Kentucky Considers Going to a Cashless Bail System
The chief justice of the Kentucky Supreme Court says there’s a growing movement across the nation to reform the pre-trial justice system.
John Minton, Jr. says the current method of setting bail disproportionately affects low-income defendants who aren’t able to pay for release after being charged with low-level, non-violent offenses.
“We don’t need to lose sight of the number one, bedrock principle and that is the presumption of innocence operates in every case, so that presumption does not need to be lost," Minton told WKU Public Radio.
Justice Minton says Kentucky is looking at alternatives to posting bail. The state is receiving expertise and resources from the Pretrial Justice Institute for new initiative called “3 Days Count.” The mostly educational campaign will emphasize that only three days in jail is enough time for someone to lose their job. The initiative will highlight the negative financial and societal impacts of the current bail system.
Minton says the initiative will also allow the judiciary to examine ways to allow pre-trial release without imposing a cash bail for misdemeanor offenses, and by not compromising public safety.
A report released last fall from the conservative-leaning Pegasus Institute found that there were more than 64,000 non-violent suspects detained in Kentucky in 2016 because they couldn’t afford bail. Their average length of stay was 109 days.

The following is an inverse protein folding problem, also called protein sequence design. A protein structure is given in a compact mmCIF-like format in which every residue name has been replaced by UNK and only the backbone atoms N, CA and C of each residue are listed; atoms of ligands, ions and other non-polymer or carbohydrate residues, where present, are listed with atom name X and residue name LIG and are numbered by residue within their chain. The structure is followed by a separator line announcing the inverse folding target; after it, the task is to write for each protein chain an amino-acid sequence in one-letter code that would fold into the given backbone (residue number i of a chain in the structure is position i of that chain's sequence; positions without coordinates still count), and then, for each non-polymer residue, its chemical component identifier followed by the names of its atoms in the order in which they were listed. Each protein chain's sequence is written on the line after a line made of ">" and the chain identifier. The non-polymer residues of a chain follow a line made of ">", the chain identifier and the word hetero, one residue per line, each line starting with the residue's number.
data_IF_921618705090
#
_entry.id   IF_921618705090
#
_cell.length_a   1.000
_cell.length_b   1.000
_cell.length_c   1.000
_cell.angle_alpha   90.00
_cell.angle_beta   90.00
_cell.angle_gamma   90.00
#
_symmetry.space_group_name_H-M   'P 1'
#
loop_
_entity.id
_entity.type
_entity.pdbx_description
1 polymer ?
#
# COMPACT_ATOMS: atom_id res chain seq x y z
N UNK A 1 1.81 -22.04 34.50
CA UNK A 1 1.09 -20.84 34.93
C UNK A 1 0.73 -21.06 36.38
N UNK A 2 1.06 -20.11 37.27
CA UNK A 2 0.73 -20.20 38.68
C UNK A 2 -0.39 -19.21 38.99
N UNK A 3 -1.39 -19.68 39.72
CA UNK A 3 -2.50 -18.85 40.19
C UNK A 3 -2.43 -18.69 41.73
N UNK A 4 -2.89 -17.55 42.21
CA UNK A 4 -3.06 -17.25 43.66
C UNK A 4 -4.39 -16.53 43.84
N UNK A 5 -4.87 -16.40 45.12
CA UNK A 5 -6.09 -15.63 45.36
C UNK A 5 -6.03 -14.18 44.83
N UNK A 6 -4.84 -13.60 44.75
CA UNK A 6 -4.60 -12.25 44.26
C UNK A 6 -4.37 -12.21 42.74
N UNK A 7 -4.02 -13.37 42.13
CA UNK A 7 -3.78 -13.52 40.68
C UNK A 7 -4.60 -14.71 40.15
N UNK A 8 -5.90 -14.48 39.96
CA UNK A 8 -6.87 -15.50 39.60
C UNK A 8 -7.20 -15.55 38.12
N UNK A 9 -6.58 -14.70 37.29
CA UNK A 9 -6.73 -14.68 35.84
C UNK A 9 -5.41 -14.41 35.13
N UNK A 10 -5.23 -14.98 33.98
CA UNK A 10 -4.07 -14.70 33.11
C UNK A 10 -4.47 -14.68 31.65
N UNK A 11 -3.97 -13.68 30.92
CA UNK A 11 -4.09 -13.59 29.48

"At the same time, we have nearly a thousand cases where violent or sexual offenders were assessed a bond, posted that bond, and got out," explained Josh Crawford, co-executive director of the Louisville-based Pegasus Institute. "In some instances, they went on to commit additional, very heinous crimes, so the pre-trial system stuck out to us as being very upside down."
Crawford also points out that the longer someone is detained, the more likely they are to recidivate. The Pegasus Institute's report noted that detention periods of 4-7 days yielded a 35% increase in re-offense rates nationally. Defendants held for 8-14 days were 51% more likely to recidivate than defendants who were detained less than 24 hours.
California recently became the first state in the nation to eliminate cash bail. Washington, D.C. also has a cashless bail system.
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